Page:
This surgery demonstrates the replacement of an extruded orbital implant, using a porous polyethylene implant wrapped in GoreTex.
Surgery Location: on-board the Orbis Flying Eye Hospital, Mandalay, Myanmar
Surgeon: Dr. Thomas Johnson, Bascom Palmer Eye Institute, University of Miami
Dr.Johnson: So she had an extruded implant on the right side. What we’re going to do is we’re going to open the socket up, put a new implant in. She may also have some socket contracture, so you’ll see, she has a little bit of scarring in the socket. So what I’ve already done in this case is I’ve injected some anesthetic, some lidocaine with epinephrine. So we injected two and a half CCS. She has some previous suture material here, so we’re going to take this out and you can see also where her previous incision was. And she has a small pyogenic granuloma right here, so we’ll just excise that little granuloma as well.
Then what I’m going to do, I’m going to try to use her previous incision to open the socket and get into this normal fat. So usually when a patient’s had socket contracture, there’s an amount of scarring that occurs anteriorly. So you have to kind of go through this scar tissue first, but once I get deeper in the socket, I don’t like to over cauterize because I don’t want to damage the fat because that’ll give me more volume deficiency. Implant materials, there are several implants you can use in an anophthalmic socket. You could use PMMA, that works very well. You can use porous polyethylene, you can really use any implant, but what I like to do if possible is, I like to wrap the implant.
Some of the wrapping materials that are commonly used are eye bank sclera. And that works very well because it’s already in the shape of the implant. I just really have been dissecting through scar tissue, and now I’m into this normal, healthy appearing, orbital fat. And that’s what I like to see, because I want to get through all this scar tissue and get into this interorbital fat plane. So, because that’s where I want my implant to go deep into the socket. So once I have this open, I actually just use my little finger and I go into the socket and I just kind of go deep in the socket and kind of lice any scar tissue with my little finger. I don’t think we’re going to be able to get an 18 in there. We were kind of planning on 18. So I think I’m going to opt to use a 16.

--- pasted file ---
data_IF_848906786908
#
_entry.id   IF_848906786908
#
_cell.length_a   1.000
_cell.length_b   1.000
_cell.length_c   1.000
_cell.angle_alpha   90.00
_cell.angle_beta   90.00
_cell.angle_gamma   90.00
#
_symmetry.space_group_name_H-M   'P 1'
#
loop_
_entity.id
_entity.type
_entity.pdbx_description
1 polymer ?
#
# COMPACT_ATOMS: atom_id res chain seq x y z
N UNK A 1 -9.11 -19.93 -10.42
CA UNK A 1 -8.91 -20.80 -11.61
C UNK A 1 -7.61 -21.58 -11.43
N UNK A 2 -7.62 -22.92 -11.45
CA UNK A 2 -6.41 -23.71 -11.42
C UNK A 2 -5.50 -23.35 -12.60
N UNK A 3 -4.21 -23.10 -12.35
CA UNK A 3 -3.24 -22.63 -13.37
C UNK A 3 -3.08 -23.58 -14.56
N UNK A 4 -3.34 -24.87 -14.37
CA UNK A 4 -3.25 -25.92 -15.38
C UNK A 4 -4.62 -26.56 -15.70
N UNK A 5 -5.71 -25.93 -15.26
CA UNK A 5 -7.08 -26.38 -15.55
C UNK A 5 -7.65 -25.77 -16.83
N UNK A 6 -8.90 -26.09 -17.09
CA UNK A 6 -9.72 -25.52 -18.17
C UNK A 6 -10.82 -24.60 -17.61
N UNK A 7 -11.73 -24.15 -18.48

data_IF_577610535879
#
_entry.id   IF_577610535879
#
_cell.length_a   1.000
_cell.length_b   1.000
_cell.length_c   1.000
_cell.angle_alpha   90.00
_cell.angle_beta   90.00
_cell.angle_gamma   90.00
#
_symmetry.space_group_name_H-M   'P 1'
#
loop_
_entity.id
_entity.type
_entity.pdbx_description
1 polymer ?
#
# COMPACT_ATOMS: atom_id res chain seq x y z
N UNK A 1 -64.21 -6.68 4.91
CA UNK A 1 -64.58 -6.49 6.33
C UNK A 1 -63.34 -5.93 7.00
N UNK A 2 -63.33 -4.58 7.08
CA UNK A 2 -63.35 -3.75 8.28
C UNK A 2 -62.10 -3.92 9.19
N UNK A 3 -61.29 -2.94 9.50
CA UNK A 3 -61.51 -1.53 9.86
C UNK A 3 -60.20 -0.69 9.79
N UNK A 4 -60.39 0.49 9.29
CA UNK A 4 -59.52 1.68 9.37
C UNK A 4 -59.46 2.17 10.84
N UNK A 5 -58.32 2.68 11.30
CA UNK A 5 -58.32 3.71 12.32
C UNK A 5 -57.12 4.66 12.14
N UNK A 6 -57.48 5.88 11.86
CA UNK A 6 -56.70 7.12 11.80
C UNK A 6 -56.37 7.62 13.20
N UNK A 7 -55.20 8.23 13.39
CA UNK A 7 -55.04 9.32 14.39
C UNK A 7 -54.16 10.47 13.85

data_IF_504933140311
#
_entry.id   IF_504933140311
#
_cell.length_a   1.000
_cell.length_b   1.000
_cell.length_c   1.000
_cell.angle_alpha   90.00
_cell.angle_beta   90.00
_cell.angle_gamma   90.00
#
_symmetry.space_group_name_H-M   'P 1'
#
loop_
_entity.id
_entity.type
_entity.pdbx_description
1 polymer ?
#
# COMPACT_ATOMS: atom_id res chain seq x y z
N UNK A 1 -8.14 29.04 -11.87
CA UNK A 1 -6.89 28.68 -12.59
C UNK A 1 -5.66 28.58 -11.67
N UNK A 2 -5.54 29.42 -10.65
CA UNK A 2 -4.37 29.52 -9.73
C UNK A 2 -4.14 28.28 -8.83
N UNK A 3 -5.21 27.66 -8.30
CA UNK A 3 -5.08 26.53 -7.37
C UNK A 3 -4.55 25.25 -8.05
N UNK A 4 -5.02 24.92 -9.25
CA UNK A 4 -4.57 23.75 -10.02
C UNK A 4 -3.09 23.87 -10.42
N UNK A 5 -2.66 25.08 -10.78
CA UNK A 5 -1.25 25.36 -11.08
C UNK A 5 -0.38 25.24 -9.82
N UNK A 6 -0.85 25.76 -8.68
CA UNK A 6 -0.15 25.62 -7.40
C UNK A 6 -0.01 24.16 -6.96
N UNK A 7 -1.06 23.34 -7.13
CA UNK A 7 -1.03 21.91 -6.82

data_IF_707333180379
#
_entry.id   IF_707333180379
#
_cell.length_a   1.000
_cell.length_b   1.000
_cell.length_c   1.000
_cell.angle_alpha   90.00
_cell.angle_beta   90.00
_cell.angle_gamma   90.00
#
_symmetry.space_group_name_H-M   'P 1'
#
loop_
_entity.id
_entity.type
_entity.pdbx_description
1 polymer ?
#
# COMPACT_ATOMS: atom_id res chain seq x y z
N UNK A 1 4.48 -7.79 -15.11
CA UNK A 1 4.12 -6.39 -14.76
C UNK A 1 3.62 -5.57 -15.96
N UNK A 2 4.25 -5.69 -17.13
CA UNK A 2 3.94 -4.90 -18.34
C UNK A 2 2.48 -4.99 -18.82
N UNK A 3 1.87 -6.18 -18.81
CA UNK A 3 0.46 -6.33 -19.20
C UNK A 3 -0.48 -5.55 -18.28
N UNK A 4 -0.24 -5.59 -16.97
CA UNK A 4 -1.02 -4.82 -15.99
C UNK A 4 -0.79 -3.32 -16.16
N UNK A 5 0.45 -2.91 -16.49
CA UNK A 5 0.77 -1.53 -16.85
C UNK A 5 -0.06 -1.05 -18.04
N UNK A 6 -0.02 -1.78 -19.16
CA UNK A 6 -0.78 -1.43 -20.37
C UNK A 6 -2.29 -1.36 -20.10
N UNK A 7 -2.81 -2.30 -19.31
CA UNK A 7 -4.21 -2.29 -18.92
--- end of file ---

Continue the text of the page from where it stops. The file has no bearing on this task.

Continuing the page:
There’s a little more scar tissue here temporarily that they’re going through. This is an implant we’re going to use. This is a porous polyethylene, and this is Gore-Tex. So what I’m going to do is I’m going to wrap this in Gore-Tex. So we’re going to just trim this excess Gore-Tex. Those are other materials you can use besides Gore-Tex, there is a Vicryl mesh you can buy commercially, you can use fascia lata, or you can use temporalis fascia. We’re going to just kind of wrap this around like this, and I’d like to leave a little bit of this open. And then I make a sclera, the part that you leave uncovered, is basically where the cornea used to be. And you always put that posteriorly because that’s where blood vessels and fibrous tissue can actually grow into the implant. And it kind of makes it a living part of the socket, it makes it resist extrusion and becomes a vascularized part of the socket.
Here’s our implant. This is an introducer, you can see it has a, like a plunger here and then it has these things to hold onto. So what I do is, I kind of push all these foot plates inward, so they’re all deep in the socket like this. And then I try to orient the implant to the way I want it to sit in the socket. So I like these little wings to be medial and lateral. So I kind of do that and just kind of work this around.
So I’ve got to just inject this deep in the socket. And then you could kind of massage it again. I’m tucking these wings deep underneath the tissue, because that helps. So I’m going to just hydrate the tenon’s capsule a little bit. Let me get a 5-0 Vicryl please, to suture the tenon’s. Well, the complications you want to avoid are extrusion, Migration, the implant extrusion. So that’s why, you know, we’re trying to really carefully close this tenon’s over it. And then we’ll close another layer over that to close the conjunctiva over tenon’s to try to prevent that from happening. It’s well closed, you can see we have the conjunctiva is closed over the tenon’s. We took care of just the conjunctiva, before this to close it in two separate layers. So I think that’s going to be good. We are just going to inject a little marcaine in to each of the quadrants. So I think she has good replacement of the volume, she’s got a good closure over the implant.
March 12, 2020